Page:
On certiorari to order of the Essex County Circuit Court, whose opinion is printed in 15 N.J. Mis. R. 131.
For the prosecutor, James F. X. O'Brien (Vincent J. Casale, of counsel).
For the defendants, Hannoch & Lasser (Aaron Lasser and Harold E. Grotta, of counsel), John M. Emery, Joseph Zemel and Schotland & Schotland (Philip J. Schotland, of counsel).
Before Brogan, Chief Justice, and Justices Bodine and Heher.
The first point made is that, in the entry of the order under review, the Circuit Court exceeded its statutory jurisdiction, in that article XX of the Home Rule act of 1917 (Pamph. L., pp. 319, 370; R.S. 1937, 40:56-1 et seq.), as supplemented by chapter 72 of the laws of 1925 (Pamph. L., p. 239; R.S. 1937, 40:56-58 et seq.), does not invest the Circuit Court with power "to decide that the opening of a street is a general improvement and not a local improvement."
More specifically, it is said that article XX of the Home Rule act, supra, conferred upon the municipal governing body the authority "to declare and carry on the opening of a new street either as a general or as a local improvement;" that, in the exercise of this power, it had, by section 2 of the ordinance, classified the plaza opening as "a local improvement;" and that the jurisdiction of the Circuit Court was confined to "one of two things" -- the confirmation of the report or the reference of "the same to the said officer or board for revision or correction, not cancellation." We regard this contention as manifestly fallacious.
As pointed out by Judge Porter, paragraph 3 of the supplement adverted to expressly clothes the Circuit Court with jurisdiction to hear "any objection that may be made to such assessment, and, after hearing any matter which may be alleged against the same, the said court shall by rule or order either confirm the said report, or refer the same to the said officer or board for revision or correction, * * *." It is implicit in this provision that, if the assessment be invalid in toto, it shall be so declared by the Circuit Court; and, in such a case, "revision or correction" of the assessment necessarily includes its cancellation. The legislature certainly did not intend to limit the jurisdiction of the Circuit Court, where the landowner has appealed, to the correction of excessive assessments. The design plainly was to invest that tribunal with corrective authority where there is no evidence to support an assessment for benefits claimed to be traceable to a local improvement, as well as in the case of an excessive allowance for such benefits. The landowner is entitled to the judgment of the Circuit Court "as to the liability of the land to assessment as well as to the amount * * *." Breakenridge & Tichenor v. Newark, 95 N.J.L. 436; Kelly v. Jersey City, 6 N.J. Mis. R. 461. See, also, Dean v. Paterson, 68 N.J.L. 664; Davis v. Newark, 54 Id. 144, 150; reversed on a ground not pertinent to this inquiry, Id. 595; Quinlan v. Cross, 102 Id. 654; Van Riper v. North Plainfield, 43 Id. 349; Lehigh Valley Railroad Co. v. Dover, 80 Id. 63.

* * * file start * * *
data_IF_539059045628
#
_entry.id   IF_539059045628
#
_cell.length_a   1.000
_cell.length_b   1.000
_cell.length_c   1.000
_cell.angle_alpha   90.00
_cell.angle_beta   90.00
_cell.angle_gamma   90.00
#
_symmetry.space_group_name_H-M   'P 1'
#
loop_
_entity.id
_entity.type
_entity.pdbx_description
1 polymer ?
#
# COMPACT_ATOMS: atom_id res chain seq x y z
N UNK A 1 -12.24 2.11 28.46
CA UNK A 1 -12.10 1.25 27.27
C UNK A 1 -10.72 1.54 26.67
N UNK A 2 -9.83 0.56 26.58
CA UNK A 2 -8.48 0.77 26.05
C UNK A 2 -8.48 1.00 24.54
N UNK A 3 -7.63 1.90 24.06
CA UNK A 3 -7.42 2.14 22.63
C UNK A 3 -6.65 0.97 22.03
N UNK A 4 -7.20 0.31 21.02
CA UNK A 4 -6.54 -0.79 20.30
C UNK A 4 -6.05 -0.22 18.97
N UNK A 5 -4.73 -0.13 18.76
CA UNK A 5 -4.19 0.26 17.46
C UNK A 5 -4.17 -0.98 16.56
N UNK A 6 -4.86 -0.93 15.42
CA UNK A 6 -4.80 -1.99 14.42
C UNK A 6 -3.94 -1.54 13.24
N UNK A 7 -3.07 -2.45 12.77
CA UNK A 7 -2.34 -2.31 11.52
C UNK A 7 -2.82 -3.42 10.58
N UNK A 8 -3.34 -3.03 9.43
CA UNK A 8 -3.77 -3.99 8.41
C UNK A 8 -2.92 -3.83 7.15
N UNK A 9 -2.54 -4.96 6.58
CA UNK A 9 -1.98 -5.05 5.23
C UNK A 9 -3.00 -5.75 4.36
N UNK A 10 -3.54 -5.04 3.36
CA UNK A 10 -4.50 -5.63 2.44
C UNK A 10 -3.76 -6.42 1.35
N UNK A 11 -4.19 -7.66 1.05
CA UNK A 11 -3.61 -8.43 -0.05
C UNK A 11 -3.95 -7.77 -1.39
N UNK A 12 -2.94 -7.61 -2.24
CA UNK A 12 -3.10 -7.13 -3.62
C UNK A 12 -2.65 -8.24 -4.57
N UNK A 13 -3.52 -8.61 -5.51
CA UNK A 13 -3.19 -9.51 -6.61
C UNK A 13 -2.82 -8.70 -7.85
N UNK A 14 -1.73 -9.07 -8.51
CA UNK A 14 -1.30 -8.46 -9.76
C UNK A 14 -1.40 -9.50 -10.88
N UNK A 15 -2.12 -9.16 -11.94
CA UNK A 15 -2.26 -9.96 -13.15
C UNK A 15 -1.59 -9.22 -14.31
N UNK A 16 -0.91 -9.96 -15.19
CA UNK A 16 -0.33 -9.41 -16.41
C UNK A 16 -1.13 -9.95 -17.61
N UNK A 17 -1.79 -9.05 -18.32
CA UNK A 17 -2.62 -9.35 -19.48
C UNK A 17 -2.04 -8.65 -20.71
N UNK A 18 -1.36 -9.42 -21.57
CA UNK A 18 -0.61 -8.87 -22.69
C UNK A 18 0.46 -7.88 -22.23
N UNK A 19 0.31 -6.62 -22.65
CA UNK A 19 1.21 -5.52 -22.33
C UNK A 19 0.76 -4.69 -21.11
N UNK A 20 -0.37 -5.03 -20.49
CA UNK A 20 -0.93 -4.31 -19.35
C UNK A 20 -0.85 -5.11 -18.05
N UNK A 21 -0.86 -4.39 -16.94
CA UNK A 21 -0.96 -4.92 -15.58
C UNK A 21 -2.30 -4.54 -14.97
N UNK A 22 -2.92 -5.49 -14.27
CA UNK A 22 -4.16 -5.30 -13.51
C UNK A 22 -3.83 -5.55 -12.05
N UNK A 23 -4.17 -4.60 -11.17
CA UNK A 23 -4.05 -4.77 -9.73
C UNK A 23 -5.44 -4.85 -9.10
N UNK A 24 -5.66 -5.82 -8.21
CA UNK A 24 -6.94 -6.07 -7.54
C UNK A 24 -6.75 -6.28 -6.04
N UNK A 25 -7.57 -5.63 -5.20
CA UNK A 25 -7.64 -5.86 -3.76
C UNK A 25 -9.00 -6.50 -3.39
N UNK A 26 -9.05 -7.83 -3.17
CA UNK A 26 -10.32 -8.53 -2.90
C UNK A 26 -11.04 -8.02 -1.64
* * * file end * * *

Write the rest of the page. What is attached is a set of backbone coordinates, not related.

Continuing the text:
This also disposes of the second point, that it was not the function of the Circuit Court to pass upon the legality of the assessment.
Thirdly, it is argued that the Circuit Court did not possess jurisdiction "to declare that the opening of Raymond Plaza West was exclusively a railroad improvement, and that no benefit assessments could be levied therefor."
As we see it, Judge Porter properly resolved this question in the affirmative. The plaza constituted a station "improvement" under an agreement with the railroad company, made pursuant to the authority conferred by chapter 145 of the laws of 1925 (Pamph. L., p. 377; R.S. 1937, 48:12-79); and it is clear that the legislative purpose was to classify such as a general improvement, to be financed, as respects the share of the municipality, by the levy of a general tax or the issuance of bonds. Pamph. L. 1915, pp. 98, 100. See Paterson, &c., Railroad Co. v. Town of Belleville, 120 N.J.L. 1. There was evidence to sustain the finding that the improvement, as finally made, was in fact general and not local.
In this view, it is unnecessary to determine whether there was error in the finding that the lands of the defendant-owners received no special or peculiar benefit from the improvement in question. It is to be observed that, in these proceedings, findings of fact on conflicting evidence are not reviewable on certiorari. Dean v. Paterson, supra. See, also, Van Riper v. North Plainfield, supra.
The order under review is accordingly ...